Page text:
The pressure exerted between the patient and the support surface is measured in terms of interface pressure (IP). “Interface pressure is defined as the pressure exerted by the compression system over the surface of the skin,” (Kumar 2014). To measure interface pressure, clinicians can use pressure mapping to evaluate the effectiveness of the support surfaces they use.
What is pressure mapping?
Pressure mapping is a visual assessment tool that detects and depicts the variations of interference pressure across a patient’s body. The objective is to provide clinicians with quantifiable data to ensure optimal pressure redistribution when selecting support surfaces for pressure injury prevention.
“Patients with prolonged time lying on beds, gurneys, [and] operating room tables for prolonged interventional procedures are at increased risk for developing a pressure injury. As such, all surfaces in hospitals should be pressure mapped for comparison of surfaces to meet the patient’s specific needs and surface selection that provides the best redistribution properties.”13
The measured pressure from the mapping sensors is converted into millimeters of mercury readings aligned with a color spectrum display. The red tones indicate areas of high-interface pressure, whereas green and yellow tones represent areas of lower pressure, and blue tones depict the areas of the least amount of pressure.
Pressure mapping helps healthcare professionals understand how the support surface responds to and distributes pressure over peak pressure, or at-risk, areas of the body.
What is the purpose and patient benefit of pressure mapping support surfaces?
The exerted pressure, or applied load, will change when a patient changes positions on the support surface, such as turning and repositioning (side-lying), or when the head of the bed is elevated to 30 degrees or higher. For example, elevating a patient’s head of bed to 30 degrees can increase the pressure and shear applied to the patient’s sacrococcygeal region.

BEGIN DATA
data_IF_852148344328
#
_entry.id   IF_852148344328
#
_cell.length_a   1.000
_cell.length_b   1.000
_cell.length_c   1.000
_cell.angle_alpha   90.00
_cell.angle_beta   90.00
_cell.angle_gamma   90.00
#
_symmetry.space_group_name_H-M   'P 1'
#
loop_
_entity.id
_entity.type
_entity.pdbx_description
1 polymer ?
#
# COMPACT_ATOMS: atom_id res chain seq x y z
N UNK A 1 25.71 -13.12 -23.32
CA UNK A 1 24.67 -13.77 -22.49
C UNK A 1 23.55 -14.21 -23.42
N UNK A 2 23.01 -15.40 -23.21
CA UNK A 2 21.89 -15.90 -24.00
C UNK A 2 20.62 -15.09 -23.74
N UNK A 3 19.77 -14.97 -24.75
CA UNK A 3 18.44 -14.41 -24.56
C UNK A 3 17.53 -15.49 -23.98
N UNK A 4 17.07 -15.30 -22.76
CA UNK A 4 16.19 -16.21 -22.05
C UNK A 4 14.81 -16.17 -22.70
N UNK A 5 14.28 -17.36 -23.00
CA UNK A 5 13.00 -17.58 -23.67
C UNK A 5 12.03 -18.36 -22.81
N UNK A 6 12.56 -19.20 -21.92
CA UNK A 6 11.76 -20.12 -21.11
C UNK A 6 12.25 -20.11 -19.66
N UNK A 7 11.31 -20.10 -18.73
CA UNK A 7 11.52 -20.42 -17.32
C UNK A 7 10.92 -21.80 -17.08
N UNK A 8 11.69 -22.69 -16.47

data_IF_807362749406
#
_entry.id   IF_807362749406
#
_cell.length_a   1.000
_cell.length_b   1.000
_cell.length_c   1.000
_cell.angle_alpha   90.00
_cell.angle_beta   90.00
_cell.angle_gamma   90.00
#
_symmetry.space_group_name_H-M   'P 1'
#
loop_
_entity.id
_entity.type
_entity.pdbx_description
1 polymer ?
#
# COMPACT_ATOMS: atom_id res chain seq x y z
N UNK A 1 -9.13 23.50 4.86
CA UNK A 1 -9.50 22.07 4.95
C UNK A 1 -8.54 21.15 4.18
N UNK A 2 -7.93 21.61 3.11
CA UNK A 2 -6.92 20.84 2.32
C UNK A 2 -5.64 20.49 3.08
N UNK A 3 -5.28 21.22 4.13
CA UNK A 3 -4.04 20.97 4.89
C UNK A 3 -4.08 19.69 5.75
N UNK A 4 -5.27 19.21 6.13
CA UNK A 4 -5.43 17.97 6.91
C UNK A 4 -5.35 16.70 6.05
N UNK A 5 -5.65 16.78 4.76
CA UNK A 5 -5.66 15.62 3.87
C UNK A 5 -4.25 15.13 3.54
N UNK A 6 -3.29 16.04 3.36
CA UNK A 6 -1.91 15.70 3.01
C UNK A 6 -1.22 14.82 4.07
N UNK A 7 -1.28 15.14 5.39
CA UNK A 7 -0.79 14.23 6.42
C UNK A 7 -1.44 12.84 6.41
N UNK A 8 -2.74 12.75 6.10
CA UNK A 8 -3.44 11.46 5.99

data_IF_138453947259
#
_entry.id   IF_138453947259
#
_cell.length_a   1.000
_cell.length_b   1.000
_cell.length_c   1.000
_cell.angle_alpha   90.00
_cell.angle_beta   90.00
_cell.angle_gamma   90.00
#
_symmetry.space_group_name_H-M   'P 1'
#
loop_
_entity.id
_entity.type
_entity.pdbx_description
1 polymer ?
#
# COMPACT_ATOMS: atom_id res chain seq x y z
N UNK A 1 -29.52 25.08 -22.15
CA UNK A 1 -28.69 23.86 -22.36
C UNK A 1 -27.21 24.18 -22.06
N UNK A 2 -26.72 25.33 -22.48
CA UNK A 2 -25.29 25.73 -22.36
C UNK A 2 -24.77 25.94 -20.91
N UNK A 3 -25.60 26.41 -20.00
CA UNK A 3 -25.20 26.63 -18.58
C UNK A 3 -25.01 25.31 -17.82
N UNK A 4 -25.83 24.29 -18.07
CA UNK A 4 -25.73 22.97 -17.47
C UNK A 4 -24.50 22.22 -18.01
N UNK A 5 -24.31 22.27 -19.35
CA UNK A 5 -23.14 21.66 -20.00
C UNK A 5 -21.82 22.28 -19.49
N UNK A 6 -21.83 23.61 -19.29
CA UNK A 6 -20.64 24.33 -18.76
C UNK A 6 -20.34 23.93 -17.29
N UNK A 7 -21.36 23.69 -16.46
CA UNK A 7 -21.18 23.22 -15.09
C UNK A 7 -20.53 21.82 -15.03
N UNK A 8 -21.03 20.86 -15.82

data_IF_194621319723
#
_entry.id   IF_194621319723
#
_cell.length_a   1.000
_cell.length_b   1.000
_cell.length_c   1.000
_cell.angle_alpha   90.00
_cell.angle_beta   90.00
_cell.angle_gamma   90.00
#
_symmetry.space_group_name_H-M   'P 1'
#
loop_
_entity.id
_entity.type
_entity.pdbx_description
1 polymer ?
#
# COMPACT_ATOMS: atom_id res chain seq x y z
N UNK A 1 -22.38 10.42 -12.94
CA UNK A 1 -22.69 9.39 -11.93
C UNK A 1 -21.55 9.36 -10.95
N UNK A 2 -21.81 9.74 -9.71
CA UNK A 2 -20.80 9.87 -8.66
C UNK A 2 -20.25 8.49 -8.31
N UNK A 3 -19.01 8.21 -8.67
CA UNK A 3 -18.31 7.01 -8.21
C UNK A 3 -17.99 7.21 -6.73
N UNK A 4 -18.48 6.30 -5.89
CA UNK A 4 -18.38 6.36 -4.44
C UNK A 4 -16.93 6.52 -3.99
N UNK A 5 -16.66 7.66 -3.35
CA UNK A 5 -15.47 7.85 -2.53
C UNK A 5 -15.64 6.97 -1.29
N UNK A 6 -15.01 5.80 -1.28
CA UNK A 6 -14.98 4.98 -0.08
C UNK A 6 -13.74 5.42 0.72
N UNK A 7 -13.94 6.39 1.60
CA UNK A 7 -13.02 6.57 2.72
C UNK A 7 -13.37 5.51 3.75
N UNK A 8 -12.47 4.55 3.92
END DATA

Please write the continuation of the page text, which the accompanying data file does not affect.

The benefit is that the pressure map provides the healthcare professional a visual representation of the changes in peak pressure while the patient transitions from supine position to one with a 30-degree-elevated head of bed (red tones may appear in the sacrococcygeal region). Healthcare professionals can use this information when selecting support surfaces to provide optimal pressure redistribution that is best suited to meet the needs of the patient (e.g. to maintain skin integrity and reduce the risk of pressure injury development).
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The Economic Impact of Pressure Injuries
Reducing pressure injuries among patients is to the benefit of patients and healthcare facilities everywhere. Each year, over 2.5 million people in the United States alone develop pressure ulcers (AHRQ, 2014). This has a rippling effect on the healthcare system as patients are affected by undue pain and risk of infection, while hospitals are tasked with providing additional health care services when already short-staffed. Roughly 60,000 patients die from pressure ulcers each year (AHRQ, 2014).
In addition, the rates of pressure injuries directly affect the revenue of hospitals, through treatment costs, readmission penalties, patient costs, and litigation. Last year, more than $10 billion was spent domestically treating patients with pressure injuries. The cost of care for a patient with a pressure injury can range from $20,900 up to $151,700, while over 17,000 pressure injury-related lawsuits are filed annually (AHRQ 2019). Nearly 80% of hospitals receive some form of CMS penalty as a result of HAPIs (Vitale 2021).
The National Quality Forum (NQF) maintains a list of “never events” — the kind of mistakes that should never happen in the field of medicine. Specifically, these events are categorized as being “unambiguous (clearly identifiable and measurable), serious (resulting in death or significant disability), and usually preventable” (AHRQ 2019).
Because “never events” are medical errors that should never occur, they do not receive CMS reimbursement. As of 2012, “Stage 3 or 4 pressure ulcers acquired after admission to a healthcare facility” are considered “never events” by the NQF.ß